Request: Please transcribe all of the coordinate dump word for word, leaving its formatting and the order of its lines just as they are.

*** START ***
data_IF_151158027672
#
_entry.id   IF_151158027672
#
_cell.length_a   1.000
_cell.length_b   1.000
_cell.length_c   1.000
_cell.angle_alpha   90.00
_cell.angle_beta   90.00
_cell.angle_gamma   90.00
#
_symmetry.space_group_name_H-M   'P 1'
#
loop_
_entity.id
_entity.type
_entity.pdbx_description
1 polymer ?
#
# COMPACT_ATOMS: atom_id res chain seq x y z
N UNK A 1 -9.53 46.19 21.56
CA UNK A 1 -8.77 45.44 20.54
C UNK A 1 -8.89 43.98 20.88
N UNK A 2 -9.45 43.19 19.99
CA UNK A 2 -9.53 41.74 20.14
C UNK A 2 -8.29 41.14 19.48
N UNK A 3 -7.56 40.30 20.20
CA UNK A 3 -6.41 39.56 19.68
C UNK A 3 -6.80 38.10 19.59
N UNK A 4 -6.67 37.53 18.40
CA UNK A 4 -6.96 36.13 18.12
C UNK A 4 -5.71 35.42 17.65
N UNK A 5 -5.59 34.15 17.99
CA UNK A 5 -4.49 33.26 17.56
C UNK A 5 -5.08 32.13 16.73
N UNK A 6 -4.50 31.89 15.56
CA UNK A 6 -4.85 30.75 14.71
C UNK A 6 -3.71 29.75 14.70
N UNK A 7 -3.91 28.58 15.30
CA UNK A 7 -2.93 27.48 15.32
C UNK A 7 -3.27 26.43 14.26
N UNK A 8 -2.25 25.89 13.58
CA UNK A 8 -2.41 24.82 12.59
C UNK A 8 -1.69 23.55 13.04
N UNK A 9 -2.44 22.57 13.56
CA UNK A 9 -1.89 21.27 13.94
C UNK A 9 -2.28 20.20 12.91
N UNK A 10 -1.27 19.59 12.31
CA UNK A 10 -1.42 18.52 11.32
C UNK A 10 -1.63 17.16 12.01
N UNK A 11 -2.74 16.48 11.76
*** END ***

data_IF_151158027672
#
_entry.id   IF_151158027672
#
_cell.length_a   1.000
_cell.length_b   1.000
_cell.length_c   1.000
_cell.angle_alpha   90.00
_cell.angle_beta   90.00
_cell.angle_gamma   90.00
#
_symmetry.space_group_name_H-M   'P 1'
#
loop_
_entity.id
_entity.type
_entity.pdbx_description
1 polymer ?
#
# COMPACT_ATOMS: atom_id res chain seq x y z
N UNK A 1 -9.53 46.19 21.56
CA UNK A 1 -8.77 45.44 20.54
C UNK A 1 -8.89 43.98 20.88
N UNK A 2 -9.45 43.19 19.99
CA UNK A 2 -9.53 41.74 20.14
C UNK A 2 -8.29 41.14 19.48
N UNK A 3 -7.56 40.30 20.20
CA UNK A 3 -6.41 39.56 19.68
C UNK A 3 -6.80 38.10 19.59
N UNK A 4 -6.67 37.53 18.40
CA UNK A 4 -6.96 36.13 18.12
C UNK A 4 -5.71 35.42 17.65
N UNK A 5 -5.59 34.15 17.99
CA UNK A 5 -4.49 33.26 17.56
C UNK A 5 -5.08 32.13 16.73
N UNK A 6 -4.50 31.89 15.56
CA UNK A 6 -4.85 30.75 14.71
C UNK A 6 -3.71 29.75 14.70
N UNK A 7 -3.91 28.58 15.30
CA UNK A 7 -2.93 27.48 15.32
C UNK A 7 -3.27 26.43 14.26
N UNK A 8 -2.25 25.89 13.58
CA UNK A 8 -2.41 24.82 12.59
C UNK A 8 -1.69 23.55 13.04
N UNK A 9 -2.44 22.57 13.56
CA UNK A 9 -1.89 21.27 13.94
C UNK A 9 -2.28 20.20 12.91
N UNK A 10 -1.27 19.59 12.31
CA UNK A 10 -1.42 18.52 11.32
C UNK A 10 -1.63 17.16 12.01
N UNK A 11 -2.74 16.48 11.76